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NASA says (emphasis mine)

Current exercise countermeasures on the International Space Station (ISS) are insufficient to prevent muscle atrophy, cardiovascular deconditioning and bone loss associated with long-duration space flight. Despite crew allocation of approximately 2.5 hours per day to exercise, decrements in fitness are observed following flights averaging 180 days in duration. Muscle strength is decreased 11% to 17%, muscular endurance approximately 10% and bone mineral density 2% to 7%.

It is thus that NASA commissioned Sprint also linked in the article above

Integrated Resistance and Aerobic Training Study (Sprint) evaluates the use of high intensity, low volume exercise training to minimize loss of muscle, bone, and cardiovascular function in ISS crewmembers during long-duration missions.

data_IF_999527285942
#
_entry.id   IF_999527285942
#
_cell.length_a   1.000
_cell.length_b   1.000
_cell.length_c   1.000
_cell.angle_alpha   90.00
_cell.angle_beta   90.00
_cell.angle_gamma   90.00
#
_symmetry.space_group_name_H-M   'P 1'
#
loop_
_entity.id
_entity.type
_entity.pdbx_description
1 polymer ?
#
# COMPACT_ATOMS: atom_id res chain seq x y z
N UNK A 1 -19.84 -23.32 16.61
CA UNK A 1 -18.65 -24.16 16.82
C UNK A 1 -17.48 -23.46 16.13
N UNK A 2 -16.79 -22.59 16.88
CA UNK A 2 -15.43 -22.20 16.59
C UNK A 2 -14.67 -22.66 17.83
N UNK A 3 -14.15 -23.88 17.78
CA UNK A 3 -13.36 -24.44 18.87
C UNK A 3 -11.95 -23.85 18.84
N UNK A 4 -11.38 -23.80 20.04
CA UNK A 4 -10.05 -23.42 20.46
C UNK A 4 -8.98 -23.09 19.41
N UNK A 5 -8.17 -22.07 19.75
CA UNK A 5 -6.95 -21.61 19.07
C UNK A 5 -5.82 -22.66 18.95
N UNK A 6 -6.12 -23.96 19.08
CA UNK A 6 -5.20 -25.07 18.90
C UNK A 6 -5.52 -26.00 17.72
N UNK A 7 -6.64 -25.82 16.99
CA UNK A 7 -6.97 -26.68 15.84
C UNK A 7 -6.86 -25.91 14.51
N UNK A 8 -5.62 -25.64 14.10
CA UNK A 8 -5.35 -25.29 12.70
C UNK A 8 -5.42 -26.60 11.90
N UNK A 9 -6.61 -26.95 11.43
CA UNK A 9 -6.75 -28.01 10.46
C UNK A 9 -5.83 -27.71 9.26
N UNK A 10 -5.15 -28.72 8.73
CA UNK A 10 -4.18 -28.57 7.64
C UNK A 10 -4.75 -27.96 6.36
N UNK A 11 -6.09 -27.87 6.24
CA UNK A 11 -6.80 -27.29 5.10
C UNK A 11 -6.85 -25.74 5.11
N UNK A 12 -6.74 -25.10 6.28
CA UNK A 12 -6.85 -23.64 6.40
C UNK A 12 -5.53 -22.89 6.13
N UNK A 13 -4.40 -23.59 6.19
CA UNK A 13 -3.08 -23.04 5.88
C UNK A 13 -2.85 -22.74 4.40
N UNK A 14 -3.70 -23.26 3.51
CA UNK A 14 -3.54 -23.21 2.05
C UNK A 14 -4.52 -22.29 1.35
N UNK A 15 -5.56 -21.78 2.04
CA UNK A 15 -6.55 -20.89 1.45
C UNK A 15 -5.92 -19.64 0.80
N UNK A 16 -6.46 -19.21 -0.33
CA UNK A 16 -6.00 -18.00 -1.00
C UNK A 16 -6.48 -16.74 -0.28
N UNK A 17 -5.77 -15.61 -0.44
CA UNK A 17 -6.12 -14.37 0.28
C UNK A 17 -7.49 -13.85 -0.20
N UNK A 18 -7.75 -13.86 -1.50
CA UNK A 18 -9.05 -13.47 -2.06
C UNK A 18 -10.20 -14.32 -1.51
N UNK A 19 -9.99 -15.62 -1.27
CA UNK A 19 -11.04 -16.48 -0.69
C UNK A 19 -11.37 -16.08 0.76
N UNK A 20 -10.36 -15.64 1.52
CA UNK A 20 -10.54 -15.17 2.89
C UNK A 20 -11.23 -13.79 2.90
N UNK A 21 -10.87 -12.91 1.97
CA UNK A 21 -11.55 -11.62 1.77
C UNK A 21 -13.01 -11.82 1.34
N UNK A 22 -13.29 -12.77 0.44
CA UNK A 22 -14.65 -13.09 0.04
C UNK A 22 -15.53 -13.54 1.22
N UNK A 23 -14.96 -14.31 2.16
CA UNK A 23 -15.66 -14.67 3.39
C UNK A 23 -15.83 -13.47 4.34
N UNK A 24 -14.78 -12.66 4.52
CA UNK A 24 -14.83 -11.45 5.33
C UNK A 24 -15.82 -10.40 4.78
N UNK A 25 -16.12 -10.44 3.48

What is the regimen under the Sprint program?

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From the page you linked to:

The new Integrated Resistance and Aerobic Training Study (Sprint) protocol uses an evidence based approach to develop a higher intensity, lower duration exercise program utilizing ISS exercise hardware: the Advanced Resistance Exercise Device (ARED) and a second generation treadmill, Combined Operational Load Bearing External Resistance Treadmill (COLBERT).

This presentation (PDF, page 9-12) contains details on the exercise regimen.

  • Resistance training: 35-60 min every odd day
  • Aerobic interval training: varying amounts every even day
  • Aerobic continuous training: 30 min every odd day

More details in the PDF. Note that SPRINT is an ongoing study, not an operational training regimen.

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